Mortgage Rates Today

The current MBS daily rates are shown below in this chart for 5/1 Yr ARM, Jumbo 30 Yr, FHA 30 Yr, 15 Yr Fixed, 30 Yr Fixed. Sign up for our MBS Market Commentary to receive daily mortgage news in your inbox.

About the Author

Robbie Chrisman, Head of Content, MCT

Robbie started his mortgage industry career with internships during high school and college at Peoples National Bank in Colorado, and RPM & Bay Equity in the San Francisco Bay Area. After graduating from The University of Texas at Austin with a degree in Finance in 2014, he went to work at SoFi, where he rose to Director, Capital Markets assisting in the creation of SoFi’s residential mortgage division before leaving to work for TMS in Austin, Texas. From there, he went to work for FinTech startup Riivos in San Francisco and now is the Head of Content at Mortgage Capital Trading (MCT) in San Diego.

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Previous Weekly Market Reviews by Mortgage Capital Trading (MCT)

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MBS Weekly Market Commentary Week Ending 3/31/23

The market reaction went a little “too far, too fast” in regard to the Fed policy pivot. We witnessed the coupon stack (i.e., the price spread between TBA coupons) decompress in more than a trivial manner in a short period. However, the primary mortgage market has been largely reluctant to follow the Treasury rally, and mortgage rates have ultimately not dropped by the same amount as Treasury yields.

MBS Weekly Market Commentary Week Ending 3/24/23

The FOMC raised its benchmark rate by 25 basis points to a new range of 4.75%-5.00% on Wednesday, a middle ground policy move made in the hope of tampering inflation without further harming the banking system. The raise marks the 9th consecutive rate hike since the Fed began hiking in May of last year and brings the target fed funds rate range to the highest level since September 2007. While the central bank’s monetary policy has been aimed at correcting inflation, it has also revealed hidden weaknesses (e.g., entities whose balance sheets relied on low interest rates).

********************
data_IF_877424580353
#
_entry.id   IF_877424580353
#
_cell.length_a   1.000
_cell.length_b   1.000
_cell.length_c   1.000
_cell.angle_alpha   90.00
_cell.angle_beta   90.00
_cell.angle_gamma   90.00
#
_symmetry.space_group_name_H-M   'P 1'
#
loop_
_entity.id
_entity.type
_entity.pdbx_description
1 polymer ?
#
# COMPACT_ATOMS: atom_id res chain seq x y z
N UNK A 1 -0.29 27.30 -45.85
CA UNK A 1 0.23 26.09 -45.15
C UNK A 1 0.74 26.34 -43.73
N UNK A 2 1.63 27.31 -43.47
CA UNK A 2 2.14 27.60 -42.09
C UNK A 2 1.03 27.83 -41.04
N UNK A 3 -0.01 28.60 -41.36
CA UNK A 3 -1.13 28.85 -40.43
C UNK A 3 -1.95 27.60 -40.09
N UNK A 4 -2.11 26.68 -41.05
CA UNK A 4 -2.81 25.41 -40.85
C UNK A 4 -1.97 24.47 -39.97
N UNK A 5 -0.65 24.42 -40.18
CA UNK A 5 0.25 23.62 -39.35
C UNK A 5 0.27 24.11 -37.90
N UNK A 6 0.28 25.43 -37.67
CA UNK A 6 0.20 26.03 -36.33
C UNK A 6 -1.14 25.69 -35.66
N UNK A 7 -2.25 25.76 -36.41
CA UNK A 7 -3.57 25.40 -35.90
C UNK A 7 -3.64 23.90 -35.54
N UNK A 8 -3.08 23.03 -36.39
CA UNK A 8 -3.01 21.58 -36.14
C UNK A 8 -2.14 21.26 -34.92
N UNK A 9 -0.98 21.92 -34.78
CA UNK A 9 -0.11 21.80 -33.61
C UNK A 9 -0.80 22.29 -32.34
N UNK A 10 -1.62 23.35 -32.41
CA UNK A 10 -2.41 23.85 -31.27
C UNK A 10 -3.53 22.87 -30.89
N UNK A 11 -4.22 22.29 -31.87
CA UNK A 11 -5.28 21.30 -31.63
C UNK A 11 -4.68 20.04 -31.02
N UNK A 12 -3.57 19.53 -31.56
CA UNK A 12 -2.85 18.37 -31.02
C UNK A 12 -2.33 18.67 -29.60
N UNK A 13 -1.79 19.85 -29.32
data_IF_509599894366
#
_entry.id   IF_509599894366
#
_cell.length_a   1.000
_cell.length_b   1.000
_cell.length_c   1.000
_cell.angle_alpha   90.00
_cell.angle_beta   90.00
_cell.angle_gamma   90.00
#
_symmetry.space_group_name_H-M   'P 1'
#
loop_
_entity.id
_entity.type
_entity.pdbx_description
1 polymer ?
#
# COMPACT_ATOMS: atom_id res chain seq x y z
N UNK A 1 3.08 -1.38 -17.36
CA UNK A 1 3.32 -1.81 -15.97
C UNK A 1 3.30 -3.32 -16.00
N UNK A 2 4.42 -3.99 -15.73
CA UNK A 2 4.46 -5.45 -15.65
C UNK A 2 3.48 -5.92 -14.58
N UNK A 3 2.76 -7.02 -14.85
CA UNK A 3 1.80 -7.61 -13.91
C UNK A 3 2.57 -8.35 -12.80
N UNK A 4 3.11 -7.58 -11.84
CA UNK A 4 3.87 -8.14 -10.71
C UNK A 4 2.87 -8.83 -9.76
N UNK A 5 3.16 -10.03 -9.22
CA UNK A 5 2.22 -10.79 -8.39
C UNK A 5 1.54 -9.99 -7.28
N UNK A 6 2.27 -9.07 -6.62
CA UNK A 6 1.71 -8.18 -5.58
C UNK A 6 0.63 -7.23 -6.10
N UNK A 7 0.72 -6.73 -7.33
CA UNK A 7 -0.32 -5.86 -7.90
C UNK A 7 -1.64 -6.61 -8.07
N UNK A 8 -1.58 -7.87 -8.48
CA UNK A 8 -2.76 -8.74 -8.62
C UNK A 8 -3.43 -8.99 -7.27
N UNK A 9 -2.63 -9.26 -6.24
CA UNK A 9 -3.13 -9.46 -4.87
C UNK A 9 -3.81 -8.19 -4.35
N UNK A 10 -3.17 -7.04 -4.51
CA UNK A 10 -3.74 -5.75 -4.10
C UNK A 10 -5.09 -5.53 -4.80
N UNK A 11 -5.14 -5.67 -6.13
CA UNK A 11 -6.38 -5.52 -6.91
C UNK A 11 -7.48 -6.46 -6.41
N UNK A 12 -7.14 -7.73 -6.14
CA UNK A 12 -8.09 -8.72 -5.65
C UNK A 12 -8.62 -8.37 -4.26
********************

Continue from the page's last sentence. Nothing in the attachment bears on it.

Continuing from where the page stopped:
MBS Weekly Market Commentary Week Ending 3/17/23

Next week will reveal the Fed’s resolve on continuing to beat the drum on their aggressive inflation fight. The word until now has been that the central bank will keep hiking interest rates until inflation is under control.

MBS Weekly Market Commentary Week Ending 3/10/23

Events this week likely will lead to a higher peak interest rate than investors had been expecting just weeks ago. Central bankers appear worried about a cycle in which workers seek higher pay to offset inflation’s bite, and in turn trigger more price increases. In fact, inflation remains high because people have jobs and earn enough income to cover stubbornly expensive housing costs. Robust hiring is good for the economy and workers, but elevated pay growth puts added pressure on the Fed to bring down earnings. 

MBS Weekly Market Commentary Week Ending 2/10/23

The week after the jobs report is generally pretty data-light, and this week was no exception. With a dearth of data, market movement hinged on “Fed speak” and consumer sentiment. We saw some volatility return to bond markets as investors built in expectations for a more hawkish Fed. As a reminder, the Fed raised its benchmark rate last week to a range of 4.5% to 4.75%. Let’s run through what we’ve learned in the wake of that decision and a robust U.S. payrolls report that took some wind out of investors’ sails that had hopes for rate cuts by summer.

MBS Weekly Market Commentary Week Ending 2/3/23

As strong as economists may have thought the job market was, it’s even stronger. In addition to headline non-farm payrolls in January (517,000) beating estimates by around 300,000, employment numbers were revised higher for the past two months. Yes, a tight labor market is anathema to any sort of quick stop to the Federal Reserve’s rate hiking cycle, but the growth rate in average hourly earnings is declining, which will be welcome news to Fed Chair Powell and his colleagues. There exists a raging debate among economists over whether we’ll need a sharp rise in unemployment to keep inflation low.